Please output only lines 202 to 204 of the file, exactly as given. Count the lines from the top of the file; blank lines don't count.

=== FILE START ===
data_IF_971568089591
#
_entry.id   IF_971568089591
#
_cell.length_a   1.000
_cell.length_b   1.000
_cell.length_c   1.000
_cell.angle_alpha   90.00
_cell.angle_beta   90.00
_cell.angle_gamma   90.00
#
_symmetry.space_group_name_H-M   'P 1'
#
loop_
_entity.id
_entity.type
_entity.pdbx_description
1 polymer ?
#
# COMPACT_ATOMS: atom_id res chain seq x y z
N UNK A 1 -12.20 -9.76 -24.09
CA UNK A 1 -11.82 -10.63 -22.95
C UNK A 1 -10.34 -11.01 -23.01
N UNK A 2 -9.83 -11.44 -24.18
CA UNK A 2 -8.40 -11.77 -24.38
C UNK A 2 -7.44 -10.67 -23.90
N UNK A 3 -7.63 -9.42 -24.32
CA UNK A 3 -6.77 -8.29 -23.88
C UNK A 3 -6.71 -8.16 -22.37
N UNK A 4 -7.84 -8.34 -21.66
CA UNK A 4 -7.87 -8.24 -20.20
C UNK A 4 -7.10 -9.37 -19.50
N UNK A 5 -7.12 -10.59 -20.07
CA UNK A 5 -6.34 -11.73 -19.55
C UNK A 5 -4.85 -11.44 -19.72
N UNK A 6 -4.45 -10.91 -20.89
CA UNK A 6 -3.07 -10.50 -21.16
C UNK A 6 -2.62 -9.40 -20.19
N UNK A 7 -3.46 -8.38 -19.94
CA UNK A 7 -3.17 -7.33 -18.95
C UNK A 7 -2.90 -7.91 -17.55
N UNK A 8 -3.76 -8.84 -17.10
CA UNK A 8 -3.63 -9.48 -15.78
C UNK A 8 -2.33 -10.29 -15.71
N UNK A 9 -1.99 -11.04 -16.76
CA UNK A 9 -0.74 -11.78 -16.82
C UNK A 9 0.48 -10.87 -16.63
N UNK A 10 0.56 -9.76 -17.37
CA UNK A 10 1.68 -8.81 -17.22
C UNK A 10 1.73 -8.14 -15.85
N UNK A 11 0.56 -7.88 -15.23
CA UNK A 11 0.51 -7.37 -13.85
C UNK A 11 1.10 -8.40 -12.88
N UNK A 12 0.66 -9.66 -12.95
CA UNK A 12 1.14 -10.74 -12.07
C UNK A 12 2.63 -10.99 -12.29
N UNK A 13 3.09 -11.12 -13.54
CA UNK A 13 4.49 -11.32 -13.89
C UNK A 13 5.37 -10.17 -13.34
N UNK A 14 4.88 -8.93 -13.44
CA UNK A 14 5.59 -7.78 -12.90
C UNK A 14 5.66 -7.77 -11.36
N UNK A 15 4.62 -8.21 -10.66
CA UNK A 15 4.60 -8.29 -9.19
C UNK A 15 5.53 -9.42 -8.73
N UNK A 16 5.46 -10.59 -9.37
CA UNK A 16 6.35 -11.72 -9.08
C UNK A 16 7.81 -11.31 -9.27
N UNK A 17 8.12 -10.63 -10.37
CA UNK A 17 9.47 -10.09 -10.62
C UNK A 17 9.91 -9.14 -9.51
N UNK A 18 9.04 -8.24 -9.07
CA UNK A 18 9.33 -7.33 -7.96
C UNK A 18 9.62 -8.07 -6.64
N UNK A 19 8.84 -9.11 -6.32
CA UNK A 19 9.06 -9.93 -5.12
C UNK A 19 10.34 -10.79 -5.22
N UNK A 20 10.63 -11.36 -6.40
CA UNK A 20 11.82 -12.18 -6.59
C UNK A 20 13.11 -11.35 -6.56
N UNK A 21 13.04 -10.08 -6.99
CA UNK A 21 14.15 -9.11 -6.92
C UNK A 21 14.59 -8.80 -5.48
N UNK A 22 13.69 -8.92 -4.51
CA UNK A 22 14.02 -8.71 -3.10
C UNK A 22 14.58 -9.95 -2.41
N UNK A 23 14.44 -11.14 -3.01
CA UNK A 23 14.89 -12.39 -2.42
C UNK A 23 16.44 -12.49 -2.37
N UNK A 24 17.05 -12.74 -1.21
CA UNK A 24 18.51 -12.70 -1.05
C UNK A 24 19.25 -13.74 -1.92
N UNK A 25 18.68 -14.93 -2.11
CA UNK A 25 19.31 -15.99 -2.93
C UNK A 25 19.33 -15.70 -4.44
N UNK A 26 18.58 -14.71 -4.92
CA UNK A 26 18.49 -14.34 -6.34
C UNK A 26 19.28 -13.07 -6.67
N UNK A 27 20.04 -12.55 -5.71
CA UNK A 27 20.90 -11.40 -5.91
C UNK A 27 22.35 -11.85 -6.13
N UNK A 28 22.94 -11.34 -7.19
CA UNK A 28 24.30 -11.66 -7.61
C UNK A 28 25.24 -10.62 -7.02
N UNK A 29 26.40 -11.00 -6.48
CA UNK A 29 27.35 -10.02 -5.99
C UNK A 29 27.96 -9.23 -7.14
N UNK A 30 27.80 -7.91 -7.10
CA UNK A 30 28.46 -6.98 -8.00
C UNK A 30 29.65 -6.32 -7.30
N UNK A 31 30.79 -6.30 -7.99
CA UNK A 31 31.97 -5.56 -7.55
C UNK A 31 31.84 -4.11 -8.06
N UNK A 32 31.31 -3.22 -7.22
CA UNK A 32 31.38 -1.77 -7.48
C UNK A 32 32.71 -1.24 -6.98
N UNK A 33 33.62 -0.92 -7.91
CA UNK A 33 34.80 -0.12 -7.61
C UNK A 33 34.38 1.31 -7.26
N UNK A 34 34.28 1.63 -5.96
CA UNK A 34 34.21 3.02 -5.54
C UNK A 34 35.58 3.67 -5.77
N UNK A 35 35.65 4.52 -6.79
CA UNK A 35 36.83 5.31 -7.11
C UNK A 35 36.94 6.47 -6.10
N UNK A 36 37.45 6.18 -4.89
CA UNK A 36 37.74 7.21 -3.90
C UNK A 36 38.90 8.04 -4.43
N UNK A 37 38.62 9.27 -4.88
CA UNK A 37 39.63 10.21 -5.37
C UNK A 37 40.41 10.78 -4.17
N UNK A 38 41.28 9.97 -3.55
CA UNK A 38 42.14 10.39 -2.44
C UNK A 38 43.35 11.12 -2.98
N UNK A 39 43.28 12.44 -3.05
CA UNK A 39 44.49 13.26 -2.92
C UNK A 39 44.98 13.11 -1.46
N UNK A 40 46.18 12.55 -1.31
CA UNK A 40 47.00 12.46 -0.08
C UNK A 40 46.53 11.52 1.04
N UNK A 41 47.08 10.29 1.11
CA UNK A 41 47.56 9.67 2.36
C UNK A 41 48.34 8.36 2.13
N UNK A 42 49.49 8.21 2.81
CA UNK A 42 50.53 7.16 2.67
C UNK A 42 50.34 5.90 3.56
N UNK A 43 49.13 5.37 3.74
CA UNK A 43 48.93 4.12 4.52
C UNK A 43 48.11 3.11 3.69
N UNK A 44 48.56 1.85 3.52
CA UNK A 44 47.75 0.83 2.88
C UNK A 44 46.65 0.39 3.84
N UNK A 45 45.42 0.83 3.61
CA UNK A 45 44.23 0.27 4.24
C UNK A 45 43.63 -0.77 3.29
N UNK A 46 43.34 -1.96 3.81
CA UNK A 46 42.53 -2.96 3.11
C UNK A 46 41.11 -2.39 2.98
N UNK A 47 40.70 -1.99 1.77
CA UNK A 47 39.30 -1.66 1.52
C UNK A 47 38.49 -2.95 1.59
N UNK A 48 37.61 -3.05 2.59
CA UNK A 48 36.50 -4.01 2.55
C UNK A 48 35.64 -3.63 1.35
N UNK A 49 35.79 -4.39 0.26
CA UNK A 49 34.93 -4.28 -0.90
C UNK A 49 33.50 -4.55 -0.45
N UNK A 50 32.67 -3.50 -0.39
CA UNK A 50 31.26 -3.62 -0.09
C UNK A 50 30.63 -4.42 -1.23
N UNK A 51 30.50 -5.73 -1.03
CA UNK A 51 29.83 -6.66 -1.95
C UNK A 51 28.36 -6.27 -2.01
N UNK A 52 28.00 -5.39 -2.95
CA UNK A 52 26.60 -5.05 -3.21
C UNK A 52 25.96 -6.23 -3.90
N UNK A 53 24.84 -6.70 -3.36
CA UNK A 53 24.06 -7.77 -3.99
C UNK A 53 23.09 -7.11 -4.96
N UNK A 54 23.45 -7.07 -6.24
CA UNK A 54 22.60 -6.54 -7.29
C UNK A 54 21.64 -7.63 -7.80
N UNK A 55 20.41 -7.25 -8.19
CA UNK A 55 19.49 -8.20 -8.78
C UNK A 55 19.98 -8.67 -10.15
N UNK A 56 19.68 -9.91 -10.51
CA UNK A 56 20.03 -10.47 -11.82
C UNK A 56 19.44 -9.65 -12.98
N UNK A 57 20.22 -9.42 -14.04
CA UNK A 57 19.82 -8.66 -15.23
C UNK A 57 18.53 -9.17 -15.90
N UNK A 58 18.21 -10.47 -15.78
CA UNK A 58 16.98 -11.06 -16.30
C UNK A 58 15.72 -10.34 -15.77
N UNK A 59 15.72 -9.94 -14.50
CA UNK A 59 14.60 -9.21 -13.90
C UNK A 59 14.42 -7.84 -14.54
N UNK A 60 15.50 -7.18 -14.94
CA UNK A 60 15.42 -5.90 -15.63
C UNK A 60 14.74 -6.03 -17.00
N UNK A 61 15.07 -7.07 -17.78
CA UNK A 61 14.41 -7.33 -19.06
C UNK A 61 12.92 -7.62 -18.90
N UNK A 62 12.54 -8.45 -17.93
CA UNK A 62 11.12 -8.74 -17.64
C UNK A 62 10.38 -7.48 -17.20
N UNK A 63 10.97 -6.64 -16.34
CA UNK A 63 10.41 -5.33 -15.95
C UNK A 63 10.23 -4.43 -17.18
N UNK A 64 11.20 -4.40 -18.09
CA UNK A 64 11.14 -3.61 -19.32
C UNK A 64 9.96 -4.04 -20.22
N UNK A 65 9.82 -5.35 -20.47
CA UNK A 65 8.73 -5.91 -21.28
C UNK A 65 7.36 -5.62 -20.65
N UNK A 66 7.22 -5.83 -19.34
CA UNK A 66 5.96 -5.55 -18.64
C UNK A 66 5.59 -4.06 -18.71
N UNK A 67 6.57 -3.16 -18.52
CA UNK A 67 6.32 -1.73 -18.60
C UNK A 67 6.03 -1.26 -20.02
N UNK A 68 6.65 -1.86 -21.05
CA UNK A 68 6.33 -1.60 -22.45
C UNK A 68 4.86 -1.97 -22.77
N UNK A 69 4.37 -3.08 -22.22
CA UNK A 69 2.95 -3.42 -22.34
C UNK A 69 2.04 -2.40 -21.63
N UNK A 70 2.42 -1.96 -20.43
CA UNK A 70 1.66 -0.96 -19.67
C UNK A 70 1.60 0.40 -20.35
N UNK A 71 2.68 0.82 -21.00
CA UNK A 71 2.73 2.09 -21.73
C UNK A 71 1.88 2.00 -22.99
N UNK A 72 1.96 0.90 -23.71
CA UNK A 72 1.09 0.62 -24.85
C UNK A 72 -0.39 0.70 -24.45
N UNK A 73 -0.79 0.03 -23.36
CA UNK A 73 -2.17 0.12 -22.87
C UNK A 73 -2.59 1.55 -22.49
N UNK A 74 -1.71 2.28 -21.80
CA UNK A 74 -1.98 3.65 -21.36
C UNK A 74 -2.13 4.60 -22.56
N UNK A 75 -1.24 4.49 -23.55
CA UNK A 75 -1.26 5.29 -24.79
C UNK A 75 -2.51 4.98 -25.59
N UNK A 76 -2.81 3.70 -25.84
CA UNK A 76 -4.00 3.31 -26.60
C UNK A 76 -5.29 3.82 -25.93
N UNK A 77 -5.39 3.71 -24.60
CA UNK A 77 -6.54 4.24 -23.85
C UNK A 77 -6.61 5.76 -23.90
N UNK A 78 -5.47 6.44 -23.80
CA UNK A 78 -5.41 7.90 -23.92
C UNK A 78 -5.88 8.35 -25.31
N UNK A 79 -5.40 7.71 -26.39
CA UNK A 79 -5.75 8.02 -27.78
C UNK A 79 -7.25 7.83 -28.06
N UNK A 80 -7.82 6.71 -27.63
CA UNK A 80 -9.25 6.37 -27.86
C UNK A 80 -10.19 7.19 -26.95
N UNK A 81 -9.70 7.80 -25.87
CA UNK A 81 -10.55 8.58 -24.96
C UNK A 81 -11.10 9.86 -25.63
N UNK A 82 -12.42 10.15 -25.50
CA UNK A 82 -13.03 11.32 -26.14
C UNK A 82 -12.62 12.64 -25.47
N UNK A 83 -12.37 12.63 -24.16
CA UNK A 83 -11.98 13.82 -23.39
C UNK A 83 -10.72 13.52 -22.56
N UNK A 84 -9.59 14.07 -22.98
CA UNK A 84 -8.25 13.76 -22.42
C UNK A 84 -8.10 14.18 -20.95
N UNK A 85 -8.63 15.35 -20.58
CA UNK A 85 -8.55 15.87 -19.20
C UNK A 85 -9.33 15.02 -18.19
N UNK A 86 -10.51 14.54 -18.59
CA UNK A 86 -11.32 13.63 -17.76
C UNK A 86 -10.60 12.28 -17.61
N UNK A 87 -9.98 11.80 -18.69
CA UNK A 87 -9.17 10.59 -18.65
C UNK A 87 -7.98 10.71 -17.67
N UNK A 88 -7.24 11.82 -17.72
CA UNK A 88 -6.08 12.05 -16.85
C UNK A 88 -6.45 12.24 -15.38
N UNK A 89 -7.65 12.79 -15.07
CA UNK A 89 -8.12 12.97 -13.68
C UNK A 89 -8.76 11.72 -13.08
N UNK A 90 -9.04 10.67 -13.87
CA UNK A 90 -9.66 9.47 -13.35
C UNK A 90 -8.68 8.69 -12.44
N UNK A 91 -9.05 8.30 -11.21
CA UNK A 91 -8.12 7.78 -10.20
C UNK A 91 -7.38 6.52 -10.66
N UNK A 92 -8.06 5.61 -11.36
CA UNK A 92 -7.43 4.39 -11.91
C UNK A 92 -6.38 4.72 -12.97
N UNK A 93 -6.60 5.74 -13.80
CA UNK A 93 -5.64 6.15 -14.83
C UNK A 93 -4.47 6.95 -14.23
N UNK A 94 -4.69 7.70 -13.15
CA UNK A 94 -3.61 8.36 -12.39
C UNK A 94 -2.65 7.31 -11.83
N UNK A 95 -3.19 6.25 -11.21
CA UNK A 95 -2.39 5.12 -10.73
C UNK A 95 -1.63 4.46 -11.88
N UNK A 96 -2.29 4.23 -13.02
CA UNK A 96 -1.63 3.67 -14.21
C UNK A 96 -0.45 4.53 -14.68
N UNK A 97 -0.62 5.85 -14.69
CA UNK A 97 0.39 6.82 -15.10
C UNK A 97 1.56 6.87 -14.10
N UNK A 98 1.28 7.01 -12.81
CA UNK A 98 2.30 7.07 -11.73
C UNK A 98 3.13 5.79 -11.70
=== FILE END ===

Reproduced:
CA UNK A 61 14.41 -7.33 -19.06
C UNK A 61 12.92 -7.62 -18.90
N UNK A 62 12.54 -8.45 -17.93